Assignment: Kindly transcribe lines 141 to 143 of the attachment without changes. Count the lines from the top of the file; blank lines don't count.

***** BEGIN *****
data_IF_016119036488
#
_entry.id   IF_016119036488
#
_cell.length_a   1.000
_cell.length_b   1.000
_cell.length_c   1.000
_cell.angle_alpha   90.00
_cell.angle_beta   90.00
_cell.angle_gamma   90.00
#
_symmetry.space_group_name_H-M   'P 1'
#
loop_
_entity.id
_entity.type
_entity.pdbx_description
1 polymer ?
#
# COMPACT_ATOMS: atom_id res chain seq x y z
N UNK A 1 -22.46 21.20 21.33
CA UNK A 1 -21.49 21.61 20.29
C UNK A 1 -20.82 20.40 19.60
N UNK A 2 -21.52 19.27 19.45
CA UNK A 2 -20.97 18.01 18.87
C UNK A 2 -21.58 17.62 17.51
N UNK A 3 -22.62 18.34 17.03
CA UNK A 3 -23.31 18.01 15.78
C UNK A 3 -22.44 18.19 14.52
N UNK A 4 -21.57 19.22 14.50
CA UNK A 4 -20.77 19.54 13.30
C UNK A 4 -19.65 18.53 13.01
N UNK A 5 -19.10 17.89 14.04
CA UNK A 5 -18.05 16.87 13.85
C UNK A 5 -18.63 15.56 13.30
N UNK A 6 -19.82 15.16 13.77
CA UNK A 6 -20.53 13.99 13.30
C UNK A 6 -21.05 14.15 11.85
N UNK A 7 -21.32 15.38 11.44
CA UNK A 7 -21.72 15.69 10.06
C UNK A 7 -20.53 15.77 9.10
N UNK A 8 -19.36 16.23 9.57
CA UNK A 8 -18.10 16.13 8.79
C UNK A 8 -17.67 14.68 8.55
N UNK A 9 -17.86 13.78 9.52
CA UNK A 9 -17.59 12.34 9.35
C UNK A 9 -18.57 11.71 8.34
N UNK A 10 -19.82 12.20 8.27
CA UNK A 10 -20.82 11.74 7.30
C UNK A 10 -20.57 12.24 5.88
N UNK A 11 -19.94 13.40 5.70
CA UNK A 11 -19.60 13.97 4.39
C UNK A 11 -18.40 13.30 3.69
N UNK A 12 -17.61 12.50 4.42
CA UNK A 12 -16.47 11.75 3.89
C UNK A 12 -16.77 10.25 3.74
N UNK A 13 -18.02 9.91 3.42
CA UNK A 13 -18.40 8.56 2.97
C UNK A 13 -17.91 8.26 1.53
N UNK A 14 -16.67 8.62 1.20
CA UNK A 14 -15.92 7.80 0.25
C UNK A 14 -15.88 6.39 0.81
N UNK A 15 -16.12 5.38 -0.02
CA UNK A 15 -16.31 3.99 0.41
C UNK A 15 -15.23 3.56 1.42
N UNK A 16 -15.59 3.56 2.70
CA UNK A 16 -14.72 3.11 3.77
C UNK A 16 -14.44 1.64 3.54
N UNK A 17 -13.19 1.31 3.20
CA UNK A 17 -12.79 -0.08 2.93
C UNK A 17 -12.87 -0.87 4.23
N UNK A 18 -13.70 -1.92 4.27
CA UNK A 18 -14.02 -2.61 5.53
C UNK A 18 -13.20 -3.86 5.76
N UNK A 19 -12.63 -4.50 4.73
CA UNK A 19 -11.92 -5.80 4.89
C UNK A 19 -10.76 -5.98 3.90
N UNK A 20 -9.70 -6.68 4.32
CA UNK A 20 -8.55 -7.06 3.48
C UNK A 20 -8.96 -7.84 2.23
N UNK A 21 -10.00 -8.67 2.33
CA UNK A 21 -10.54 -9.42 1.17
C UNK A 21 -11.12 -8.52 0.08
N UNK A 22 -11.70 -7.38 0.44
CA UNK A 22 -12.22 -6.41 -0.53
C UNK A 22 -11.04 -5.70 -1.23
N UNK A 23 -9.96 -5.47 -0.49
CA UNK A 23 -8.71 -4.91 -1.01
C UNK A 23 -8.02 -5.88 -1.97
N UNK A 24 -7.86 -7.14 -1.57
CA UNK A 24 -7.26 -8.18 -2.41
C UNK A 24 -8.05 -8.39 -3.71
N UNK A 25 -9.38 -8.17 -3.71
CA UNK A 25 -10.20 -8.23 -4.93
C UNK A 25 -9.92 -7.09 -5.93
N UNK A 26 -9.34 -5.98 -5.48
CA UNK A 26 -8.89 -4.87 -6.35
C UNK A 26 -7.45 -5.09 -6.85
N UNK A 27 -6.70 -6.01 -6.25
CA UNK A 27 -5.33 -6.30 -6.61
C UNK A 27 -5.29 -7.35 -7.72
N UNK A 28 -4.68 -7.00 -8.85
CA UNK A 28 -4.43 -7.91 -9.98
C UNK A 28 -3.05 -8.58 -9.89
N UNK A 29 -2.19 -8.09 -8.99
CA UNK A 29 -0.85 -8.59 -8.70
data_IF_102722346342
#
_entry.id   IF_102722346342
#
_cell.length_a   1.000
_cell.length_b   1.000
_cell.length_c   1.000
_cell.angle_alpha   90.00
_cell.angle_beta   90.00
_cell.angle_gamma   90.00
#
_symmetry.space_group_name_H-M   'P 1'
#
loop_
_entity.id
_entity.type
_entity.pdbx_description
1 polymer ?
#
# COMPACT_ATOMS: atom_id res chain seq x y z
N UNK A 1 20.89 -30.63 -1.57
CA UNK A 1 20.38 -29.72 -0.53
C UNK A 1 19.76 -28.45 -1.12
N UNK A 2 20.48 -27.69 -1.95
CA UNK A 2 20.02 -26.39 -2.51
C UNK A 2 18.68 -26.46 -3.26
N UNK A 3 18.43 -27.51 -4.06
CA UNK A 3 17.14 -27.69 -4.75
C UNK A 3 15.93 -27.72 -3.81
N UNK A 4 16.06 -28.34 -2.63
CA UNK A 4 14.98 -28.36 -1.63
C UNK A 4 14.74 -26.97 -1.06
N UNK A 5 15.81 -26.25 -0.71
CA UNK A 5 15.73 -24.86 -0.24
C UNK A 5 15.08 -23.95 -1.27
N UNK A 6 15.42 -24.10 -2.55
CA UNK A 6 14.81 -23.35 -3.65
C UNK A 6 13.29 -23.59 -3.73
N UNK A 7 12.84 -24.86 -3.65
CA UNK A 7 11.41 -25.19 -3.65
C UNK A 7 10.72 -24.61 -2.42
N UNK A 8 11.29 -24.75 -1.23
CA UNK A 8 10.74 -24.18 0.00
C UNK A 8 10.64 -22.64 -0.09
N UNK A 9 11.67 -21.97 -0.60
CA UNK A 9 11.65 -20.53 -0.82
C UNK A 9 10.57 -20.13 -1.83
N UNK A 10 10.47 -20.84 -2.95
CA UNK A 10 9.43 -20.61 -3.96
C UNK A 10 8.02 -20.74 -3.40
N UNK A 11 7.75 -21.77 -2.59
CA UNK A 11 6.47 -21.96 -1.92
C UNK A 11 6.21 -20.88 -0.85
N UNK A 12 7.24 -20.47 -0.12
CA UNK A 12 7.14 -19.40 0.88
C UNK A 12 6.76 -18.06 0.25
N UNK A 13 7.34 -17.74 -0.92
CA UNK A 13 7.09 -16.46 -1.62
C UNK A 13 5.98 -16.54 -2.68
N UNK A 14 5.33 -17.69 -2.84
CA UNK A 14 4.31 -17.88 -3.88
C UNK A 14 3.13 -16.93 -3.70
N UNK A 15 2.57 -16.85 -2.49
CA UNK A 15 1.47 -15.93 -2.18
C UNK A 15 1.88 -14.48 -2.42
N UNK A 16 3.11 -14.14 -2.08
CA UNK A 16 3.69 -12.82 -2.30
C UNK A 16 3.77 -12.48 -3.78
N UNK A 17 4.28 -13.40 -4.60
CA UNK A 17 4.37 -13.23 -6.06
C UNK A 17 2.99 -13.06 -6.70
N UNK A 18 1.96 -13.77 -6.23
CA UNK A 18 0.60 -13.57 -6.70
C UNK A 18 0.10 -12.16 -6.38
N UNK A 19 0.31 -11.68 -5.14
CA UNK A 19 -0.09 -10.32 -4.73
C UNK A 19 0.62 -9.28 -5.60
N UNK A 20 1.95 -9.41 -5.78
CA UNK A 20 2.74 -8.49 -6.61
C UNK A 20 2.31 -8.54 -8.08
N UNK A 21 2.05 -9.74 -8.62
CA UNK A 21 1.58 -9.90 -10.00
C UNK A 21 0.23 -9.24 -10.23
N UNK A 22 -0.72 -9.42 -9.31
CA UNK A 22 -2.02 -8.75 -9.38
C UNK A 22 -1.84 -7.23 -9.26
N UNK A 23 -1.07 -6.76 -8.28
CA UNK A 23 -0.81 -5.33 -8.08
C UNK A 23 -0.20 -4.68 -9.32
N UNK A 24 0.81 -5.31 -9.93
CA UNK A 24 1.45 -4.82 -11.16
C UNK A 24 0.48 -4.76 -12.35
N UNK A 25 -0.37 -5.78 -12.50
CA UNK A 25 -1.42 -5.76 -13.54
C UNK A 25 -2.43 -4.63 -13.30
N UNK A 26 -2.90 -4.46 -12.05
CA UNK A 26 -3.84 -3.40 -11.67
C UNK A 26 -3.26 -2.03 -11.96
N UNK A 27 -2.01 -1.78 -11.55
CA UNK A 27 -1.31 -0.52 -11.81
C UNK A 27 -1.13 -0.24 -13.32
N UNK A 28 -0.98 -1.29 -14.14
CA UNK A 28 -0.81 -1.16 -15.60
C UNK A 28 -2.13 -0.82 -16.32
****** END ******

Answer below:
C UNK A 5 15.08 -23.95 -1.27
N UNK A 6 15.42 -24.10 -2.55
CA UNK A 6 14.81 -23.35 -3.65